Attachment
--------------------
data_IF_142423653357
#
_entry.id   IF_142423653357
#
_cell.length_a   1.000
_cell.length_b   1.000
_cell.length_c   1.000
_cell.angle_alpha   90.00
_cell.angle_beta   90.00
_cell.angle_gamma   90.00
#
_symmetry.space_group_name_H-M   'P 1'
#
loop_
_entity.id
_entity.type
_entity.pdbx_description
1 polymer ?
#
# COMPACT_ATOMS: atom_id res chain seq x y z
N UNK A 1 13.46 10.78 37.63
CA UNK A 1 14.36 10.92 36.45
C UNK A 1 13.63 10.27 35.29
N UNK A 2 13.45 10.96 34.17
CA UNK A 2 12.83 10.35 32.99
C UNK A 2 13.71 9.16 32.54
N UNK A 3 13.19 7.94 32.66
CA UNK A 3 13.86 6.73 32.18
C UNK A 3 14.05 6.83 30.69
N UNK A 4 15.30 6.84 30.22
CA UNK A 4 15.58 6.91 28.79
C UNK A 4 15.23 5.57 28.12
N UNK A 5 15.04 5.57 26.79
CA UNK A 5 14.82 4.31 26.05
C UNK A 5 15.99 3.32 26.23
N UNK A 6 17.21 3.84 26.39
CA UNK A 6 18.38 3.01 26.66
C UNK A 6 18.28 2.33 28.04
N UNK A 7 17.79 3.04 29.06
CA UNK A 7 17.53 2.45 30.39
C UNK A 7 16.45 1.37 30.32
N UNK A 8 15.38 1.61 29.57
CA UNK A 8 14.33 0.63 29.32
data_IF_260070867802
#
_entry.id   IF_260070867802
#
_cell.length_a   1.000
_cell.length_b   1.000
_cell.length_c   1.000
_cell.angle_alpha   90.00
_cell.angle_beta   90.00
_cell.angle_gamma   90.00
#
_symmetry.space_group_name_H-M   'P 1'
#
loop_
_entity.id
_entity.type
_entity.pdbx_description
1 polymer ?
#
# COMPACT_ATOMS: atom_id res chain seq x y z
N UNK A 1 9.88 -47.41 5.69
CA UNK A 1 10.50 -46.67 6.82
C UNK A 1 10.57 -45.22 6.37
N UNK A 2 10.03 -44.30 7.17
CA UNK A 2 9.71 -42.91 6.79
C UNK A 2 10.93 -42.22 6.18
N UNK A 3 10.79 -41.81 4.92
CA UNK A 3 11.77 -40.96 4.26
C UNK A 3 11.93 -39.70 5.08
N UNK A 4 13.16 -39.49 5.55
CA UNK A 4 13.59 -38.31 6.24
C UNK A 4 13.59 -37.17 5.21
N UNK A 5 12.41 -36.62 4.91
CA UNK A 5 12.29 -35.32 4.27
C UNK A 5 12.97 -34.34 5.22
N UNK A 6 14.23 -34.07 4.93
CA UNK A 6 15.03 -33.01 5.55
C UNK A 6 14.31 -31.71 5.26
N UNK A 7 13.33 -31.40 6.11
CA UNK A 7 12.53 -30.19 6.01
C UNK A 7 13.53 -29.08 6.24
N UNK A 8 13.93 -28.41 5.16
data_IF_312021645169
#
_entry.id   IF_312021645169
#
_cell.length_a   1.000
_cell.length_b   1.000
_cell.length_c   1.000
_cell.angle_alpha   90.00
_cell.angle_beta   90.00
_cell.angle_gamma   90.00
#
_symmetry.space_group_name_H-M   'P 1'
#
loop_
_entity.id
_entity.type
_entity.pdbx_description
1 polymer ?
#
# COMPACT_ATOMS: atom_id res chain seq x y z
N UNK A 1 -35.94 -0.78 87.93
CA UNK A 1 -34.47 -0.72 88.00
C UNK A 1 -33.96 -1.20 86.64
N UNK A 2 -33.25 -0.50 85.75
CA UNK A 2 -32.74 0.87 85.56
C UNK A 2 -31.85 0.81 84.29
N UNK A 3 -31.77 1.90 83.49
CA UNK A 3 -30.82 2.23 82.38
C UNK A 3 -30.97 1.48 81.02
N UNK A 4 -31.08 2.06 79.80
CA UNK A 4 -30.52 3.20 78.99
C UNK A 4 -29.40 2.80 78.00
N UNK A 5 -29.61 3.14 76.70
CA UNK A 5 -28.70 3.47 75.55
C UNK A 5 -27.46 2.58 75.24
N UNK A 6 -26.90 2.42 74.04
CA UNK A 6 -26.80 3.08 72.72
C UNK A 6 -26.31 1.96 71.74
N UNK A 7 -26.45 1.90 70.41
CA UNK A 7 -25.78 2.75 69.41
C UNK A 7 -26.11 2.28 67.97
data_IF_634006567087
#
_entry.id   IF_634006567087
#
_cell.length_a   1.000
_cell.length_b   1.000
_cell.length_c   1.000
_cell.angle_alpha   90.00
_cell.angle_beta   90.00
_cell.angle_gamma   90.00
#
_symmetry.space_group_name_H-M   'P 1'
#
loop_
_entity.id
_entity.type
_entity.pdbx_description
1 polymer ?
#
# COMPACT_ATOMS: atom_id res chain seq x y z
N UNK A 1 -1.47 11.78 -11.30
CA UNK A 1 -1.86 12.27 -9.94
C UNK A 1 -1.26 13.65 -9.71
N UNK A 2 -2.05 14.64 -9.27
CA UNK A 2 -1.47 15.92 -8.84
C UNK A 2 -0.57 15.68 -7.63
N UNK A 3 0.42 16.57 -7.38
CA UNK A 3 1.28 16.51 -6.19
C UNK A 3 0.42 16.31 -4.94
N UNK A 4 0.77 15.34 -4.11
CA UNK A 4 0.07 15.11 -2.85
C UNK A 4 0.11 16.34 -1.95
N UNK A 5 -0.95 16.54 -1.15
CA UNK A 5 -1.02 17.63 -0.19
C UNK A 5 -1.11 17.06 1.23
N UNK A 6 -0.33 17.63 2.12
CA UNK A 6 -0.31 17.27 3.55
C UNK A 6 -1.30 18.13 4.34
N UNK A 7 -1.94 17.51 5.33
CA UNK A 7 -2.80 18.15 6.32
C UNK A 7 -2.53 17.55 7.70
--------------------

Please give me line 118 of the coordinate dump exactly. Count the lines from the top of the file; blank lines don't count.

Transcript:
N UNK A 5 -29.61 3.14 76.70